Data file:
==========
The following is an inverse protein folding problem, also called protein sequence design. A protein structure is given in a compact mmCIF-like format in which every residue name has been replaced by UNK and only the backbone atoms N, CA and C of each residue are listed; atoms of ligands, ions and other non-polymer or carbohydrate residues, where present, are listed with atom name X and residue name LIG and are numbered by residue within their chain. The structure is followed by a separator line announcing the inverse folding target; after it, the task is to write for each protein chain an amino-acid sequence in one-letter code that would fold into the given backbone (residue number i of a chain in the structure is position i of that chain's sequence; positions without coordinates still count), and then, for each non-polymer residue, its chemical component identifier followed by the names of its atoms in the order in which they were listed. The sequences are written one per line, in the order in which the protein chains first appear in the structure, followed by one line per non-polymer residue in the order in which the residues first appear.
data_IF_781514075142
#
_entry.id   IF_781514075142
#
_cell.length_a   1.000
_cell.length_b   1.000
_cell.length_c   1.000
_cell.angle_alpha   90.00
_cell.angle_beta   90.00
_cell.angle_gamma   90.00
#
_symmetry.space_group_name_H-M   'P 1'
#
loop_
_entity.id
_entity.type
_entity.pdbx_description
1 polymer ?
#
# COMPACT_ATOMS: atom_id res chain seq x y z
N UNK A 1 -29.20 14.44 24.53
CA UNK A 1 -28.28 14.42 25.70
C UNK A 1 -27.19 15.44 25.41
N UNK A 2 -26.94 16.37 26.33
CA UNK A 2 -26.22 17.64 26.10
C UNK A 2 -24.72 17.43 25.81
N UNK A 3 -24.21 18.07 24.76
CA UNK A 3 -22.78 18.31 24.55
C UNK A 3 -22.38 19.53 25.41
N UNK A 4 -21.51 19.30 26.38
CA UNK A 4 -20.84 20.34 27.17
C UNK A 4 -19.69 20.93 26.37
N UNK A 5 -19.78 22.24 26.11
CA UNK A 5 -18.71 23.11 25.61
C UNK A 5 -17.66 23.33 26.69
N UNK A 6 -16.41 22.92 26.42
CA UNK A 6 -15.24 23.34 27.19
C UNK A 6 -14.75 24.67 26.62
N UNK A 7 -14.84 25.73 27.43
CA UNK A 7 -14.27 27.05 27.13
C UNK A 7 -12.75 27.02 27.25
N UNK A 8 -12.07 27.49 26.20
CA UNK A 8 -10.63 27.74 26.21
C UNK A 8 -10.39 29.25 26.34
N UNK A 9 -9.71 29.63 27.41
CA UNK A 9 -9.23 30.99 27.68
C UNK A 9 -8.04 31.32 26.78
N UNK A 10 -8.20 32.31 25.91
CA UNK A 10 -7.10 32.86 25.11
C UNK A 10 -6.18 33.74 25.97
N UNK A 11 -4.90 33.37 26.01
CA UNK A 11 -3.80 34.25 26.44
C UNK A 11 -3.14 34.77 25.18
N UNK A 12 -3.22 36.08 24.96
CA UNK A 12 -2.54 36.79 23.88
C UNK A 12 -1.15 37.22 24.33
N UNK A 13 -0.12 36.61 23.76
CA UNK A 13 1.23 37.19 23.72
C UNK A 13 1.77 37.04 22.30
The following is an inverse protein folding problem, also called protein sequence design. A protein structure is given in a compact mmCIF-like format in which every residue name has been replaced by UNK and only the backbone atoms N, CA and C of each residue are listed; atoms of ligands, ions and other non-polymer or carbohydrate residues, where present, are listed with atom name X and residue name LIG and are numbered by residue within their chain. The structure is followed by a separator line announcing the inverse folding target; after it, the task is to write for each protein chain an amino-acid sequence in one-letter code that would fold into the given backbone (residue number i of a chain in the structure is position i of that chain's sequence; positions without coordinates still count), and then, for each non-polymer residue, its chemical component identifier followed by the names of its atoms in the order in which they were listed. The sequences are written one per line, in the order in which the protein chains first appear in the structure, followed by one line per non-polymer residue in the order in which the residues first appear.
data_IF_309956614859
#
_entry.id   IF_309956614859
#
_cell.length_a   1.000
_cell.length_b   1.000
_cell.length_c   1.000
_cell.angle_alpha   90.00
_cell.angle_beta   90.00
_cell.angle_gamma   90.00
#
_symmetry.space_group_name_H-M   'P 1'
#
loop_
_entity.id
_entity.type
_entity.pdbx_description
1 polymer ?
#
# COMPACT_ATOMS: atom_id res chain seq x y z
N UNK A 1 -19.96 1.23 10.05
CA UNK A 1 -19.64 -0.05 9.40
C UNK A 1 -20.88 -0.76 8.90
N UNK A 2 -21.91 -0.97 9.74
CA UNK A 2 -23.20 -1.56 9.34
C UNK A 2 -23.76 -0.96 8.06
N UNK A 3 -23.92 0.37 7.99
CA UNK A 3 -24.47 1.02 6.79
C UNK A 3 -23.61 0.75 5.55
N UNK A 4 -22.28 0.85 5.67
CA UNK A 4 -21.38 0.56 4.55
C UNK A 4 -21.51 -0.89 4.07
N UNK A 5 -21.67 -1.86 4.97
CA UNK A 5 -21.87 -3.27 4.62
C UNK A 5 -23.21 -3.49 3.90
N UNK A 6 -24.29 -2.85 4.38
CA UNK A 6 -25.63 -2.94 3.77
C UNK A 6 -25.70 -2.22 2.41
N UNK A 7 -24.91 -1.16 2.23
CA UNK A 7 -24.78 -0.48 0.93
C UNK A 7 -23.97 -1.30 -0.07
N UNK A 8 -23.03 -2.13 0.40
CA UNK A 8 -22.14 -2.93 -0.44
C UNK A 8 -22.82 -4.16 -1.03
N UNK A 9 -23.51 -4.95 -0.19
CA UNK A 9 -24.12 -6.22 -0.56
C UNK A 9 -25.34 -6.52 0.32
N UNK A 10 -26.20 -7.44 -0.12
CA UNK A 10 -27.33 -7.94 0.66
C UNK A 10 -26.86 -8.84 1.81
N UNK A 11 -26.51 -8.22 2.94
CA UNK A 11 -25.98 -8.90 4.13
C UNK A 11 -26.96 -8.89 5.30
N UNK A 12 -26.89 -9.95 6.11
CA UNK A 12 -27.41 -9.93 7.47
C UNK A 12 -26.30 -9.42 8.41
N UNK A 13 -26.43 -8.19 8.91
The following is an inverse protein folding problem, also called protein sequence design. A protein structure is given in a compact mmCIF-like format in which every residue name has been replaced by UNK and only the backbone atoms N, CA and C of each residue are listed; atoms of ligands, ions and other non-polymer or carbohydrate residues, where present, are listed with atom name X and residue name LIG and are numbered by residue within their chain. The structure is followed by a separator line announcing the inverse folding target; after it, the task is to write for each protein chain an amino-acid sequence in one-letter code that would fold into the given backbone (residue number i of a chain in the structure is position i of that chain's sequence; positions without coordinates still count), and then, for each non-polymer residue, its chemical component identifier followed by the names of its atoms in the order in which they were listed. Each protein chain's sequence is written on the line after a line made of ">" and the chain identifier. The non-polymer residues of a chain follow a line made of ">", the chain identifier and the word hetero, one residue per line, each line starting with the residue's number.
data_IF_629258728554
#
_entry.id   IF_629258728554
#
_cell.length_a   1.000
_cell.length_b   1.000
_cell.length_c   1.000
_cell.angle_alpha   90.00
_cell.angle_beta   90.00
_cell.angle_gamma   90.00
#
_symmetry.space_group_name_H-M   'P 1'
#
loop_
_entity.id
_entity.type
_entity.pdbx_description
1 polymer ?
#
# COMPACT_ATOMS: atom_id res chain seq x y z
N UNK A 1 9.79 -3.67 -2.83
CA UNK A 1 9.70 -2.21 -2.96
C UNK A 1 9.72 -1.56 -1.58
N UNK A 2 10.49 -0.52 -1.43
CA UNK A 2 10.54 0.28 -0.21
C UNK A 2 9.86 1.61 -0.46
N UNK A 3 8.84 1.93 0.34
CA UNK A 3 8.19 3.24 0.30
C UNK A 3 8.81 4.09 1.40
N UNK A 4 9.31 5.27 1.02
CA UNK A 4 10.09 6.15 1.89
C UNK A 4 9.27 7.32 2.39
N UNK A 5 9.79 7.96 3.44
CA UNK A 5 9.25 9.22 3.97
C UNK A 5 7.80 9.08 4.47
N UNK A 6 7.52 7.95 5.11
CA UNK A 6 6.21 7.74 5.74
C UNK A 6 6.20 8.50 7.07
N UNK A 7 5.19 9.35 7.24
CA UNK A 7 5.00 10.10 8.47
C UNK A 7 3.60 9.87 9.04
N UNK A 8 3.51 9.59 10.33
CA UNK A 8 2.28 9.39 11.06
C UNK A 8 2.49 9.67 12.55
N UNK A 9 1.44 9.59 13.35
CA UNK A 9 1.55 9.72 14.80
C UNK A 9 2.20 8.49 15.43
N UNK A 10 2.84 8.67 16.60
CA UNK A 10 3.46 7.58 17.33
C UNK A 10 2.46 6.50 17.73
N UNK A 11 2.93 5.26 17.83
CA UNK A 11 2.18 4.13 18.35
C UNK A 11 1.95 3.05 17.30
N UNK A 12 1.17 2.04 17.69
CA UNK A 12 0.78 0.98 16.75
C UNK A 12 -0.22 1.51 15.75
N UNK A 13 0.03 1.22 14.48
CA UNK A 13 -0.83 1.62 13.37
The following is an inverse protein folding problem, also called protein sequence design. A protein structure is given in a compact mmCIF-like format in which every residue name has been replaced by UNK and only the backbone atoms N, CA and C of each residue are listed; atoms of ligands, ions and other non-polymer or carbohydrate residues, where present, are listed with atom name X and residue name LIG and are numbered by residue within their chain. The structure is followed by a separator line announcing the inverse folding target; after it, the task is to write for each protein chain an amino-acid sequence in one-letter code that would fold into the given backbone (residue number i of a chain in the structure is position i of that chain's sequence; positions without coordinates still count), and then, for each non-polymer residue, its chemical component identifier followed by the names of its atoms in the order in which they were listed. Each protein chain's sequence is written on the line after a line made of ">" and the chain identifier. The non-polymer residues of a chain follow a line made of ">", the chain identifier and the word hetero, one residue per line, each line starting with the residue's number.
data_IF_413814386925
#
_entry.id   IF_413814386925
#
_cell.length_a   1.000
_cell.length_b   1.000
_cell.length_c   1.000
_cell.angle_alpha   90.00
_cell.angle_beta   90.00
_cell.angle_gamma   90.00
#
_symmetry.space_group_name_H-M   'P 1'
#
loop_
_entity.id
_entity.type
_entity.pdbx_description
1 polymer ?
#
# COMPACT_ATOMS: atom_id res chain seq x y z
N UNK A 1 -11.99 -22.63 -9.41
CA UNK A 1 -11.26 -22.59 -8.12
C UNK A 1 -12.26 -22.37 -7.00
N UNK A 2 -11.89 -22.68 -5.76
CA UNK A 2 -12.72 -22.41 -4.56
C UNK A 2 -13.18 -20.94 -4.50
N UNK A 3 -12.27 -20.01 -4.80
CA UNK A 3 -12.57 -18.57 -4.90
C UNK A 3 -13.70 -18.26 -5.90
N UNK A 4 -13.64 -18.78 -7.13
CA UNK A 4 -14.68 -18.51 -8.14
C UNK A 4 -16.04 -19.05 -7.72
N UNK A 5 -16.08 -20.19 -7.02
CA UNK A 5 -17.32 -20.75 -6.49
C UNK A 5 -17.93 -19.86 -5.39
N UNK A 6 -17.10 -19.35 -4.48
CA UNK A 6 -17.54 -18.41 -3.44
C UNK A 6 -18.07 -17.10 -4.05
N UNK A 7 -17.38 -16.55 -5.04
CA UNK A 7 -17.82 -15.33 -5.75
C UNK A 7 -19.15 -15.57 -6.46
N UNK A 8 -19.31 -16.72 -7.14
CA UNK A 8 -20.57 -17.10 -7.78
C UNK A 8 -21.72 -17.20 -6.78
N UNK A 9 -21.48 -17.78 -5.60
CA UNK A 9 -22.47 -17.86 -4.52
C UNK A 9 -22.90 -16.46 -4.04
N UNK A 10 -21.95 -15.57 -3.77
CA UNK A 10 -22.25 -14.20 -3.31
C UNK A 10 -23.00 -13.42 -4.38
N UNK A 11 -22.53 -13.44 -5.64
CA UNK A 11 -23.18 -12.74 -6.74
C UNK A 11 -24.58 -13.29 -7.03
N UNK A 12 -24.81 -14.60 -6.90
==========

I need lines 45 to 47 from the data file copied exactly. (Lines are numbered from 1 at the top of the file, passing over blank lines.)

C UNK A 8 -10.39 29.25 26.34
N UNK A 9 -9.71 29.63 27.41
CA UNK A 9 -9.23 30.99 27.68